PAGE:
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A new study says the San Andreas fault isn’t the most dangerous in CA

The western span of the San Francisco Bay Bridge and San Francisco skyline seen November 2, 2001. Bridge security in California has been stepped up since California Governor Gray Davis announced authorities have received very credible threats that one of California's many suspension bridges may be targeted for terrorist attack between November 2 - November 7, 2001. (Photo By Justin Sullivan/Getty Images)
Justin Sullivan/Getty Images
The western span of the San Francisco Bay Bridge and San Francisco skyline seen November 2, 2001.

A new report from the U.S. Geological Survey shows that there’s a more dangerous, though lesser known, fault running through densely populated areas of the East Bay.

A new report from the U.S. Geological Survey shows that there’s a more dangerous, though lesser known, fault running through densely populated areas of the East Bay.

In the event of a magnitude 7 earthquake, nearly 800 people could be killed, with an injury estimate of 18,000.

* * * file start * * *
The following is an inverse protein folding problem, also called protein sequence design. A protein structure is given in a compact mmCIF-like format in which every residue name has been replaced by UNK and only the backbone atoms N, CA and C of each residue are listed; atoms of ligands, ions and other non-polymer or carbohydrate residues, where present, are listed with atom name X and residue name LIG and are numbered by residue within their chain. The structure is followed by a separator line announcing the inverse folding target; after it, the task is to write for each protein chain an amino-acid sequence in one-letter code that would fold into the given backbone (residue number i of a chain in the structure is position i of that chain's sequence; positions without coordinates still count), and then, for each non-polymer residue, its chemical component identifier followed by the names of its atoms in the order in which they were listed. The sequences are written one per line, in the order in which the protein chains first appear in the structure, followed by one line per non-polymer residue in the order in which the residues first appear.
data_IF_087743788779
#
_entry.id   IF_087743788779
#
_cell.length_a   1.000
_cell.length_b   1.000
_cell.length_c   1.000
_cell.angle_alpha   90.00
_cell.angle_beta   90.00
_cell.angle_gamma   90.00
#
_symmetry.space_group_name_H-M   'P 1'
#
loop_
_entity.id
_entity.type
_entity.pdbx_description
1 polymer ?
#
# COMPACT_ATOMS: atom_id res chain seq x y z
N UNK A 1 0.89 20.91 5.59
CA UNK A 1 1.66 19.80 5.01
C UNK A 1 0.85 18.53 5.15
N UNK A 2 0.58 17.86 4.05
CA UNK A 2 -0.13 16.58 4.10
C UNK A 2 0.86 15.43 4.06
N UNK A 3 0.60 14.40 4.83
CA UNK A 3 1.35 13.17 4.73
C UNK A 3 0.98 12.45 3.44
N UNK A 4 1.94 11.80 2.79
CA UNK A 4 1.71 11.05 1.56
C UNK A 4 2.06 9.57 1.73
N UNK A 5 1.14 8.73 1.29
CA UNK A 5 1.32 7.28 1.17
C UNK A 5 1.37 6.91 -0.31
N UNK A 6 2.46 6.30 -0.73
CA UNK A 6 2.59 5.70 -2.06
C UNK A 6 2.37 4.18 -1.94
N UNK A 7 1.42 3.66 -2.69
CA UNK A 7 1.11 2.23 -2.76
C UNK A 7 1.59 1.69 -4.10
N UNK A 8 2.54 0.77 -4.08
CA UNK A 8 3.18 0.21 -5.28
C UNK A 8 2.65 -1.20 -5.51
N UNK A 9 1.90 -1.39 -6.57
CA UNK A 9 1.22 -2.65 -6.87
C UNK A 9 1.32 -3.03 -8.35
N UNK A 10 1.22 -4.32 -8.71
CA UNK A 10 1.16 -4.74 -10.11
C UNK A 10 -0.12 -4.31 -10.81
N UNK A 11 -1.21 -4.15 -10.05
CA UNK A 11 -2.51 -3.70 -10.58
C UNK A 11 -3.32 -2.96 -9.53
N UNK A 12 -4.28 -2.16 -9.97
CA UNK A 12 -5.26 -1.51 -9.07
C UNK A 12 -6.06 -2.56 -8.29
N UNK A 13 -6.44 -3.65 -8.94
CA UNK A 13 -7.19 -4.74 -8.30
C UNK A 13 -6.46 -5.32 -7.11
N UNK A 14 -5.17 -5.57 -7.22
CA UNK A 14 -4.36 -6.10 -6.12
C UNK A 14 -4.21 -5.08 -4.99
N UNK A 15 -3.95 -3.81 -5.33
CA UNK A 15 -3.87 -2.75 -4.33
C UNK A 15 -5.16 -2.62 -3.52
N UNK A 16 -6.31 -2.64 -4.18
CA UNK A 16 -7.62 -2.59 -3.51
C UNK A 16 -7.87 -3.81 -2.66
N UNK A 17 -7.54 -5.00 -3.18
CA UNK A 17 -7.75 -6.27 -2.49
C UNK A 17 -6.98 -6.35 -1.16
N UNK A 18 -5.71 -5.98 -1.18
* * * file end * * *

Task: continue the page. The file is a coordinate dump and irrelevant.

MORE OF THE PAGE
What precautions can the region take to avoid a potential disaster? We discuss the new study with its lead author and examine the economic impact of a potential East Bay quake.

Guests:

Ken Hudnut, lead author on The HayWired Earthquake Scenario, a study on the
Hayward fault; geophysicist and science advisor for risk reduction for the U. S. Geological Survey (USGS)

Anne Wein, co-author of The HayWired Earthquake Scenario study; disaster and resilient analyst, and a principal investigator with the United States Geological Survey (USGS) in the Western Geographic Science Center in California

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